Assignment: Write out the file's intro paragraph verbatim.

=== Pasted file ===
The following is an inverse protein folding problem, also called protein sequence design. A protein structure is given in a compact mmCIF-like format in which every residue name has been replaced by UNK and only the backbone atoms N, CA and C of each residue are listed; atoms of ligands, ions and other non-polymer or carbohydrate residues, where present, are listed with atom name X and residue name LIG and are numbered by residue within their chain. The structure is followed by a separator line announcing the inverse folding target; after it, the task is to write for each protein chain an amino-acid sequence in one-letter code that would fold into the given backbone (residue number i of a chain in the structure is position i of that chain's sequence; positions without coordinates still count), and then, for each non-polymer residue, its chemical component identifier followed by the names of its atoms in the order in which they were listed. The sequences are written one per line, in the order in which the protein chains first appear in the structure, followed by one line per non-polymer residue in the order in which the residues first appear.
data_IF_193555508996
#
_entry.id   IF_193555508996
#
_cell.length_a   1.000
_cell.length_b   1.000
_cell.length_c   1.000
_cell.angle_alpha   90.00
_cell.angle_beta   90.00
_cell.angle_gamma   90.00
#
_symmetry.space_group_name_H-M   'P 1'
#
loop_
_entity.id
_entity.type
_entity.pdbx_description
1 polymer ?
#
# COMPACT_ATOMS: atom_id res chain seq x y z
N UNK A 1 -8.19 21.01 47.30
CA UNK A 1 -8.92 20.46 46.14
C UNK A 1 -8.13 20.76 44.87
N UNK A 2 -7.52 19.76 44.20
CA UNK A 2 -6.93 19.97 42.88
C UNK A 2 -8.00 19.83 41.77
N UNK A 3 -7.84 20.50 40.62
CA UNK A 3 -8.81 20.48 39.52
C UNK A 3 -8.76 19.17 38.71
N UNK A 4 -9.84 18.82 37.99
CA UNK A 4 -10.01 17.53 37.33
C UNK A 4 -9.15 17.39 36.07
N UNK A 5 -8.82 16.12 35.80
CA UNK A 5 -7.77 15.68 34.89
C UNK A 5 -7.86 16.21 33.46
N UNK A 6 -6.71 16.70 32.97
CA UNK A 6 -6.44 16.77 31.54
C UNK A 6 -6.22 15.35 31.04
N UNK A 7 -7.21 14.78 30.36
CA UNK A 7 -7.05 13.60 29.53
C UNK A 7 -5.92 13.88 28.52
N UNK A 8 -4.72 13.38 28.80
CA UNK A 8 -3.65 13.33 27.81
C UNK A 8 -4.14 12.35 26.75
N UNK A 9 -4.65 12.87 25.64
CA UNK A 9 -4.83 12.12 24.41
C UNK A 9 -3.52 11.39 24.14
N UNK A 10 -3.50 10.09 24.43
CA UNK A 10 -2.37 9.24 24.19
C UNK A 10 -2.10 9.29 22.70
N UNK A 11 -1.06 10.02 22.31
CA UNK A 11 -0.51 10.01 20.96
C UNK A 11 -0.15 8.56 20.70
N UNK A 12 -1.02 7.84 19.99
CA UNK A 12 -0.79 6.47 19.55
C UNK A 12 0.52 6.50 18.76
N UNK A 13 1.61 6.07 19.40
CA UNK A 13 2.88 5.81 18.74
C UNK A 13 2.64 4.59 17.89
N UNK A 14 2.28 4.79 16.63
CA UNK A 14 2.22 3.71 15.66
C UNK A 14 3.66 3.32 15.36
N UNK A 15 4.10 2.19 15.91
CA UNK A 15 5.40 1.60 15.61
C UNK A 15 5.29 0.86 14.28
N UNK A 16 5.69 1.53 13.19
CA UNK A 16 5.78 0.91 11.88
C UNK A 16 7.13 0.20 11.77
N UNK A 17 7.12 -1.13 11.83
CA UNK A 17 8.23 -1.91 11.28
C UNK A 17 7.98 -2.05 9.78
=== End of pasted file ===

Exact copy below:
The following is an inverse protein folding problem, also called protein sequence design. A protein structure is given in a compact mmCIF-like format in which every residue name has been replaced by UNK and only the backbone atoms N, CA and C of each residue are listed; atoms of ligands, ions and other non-polymer or carbohydrate residues, where present, are listed with atom name X and residue name LIG and are numbered by residue within their chain. The structure is followed by a separator line announcing the inverse folding target; after it, the task is to write for each protein chain an amino-acid sequence in one-letter code that would fold into the given backbone (residue number i of a chain in the structure is position i of that chain's sequence; positions without coordinates still count), and then, for each non-polymer residue, its chemical component identifier followed by the names of its atoms in the order in which they were listed. The sequences are written one per line, in the order in which the protein chains first appear in the structure, followed by one line per non-polymer residue in the order in which the residues first appear.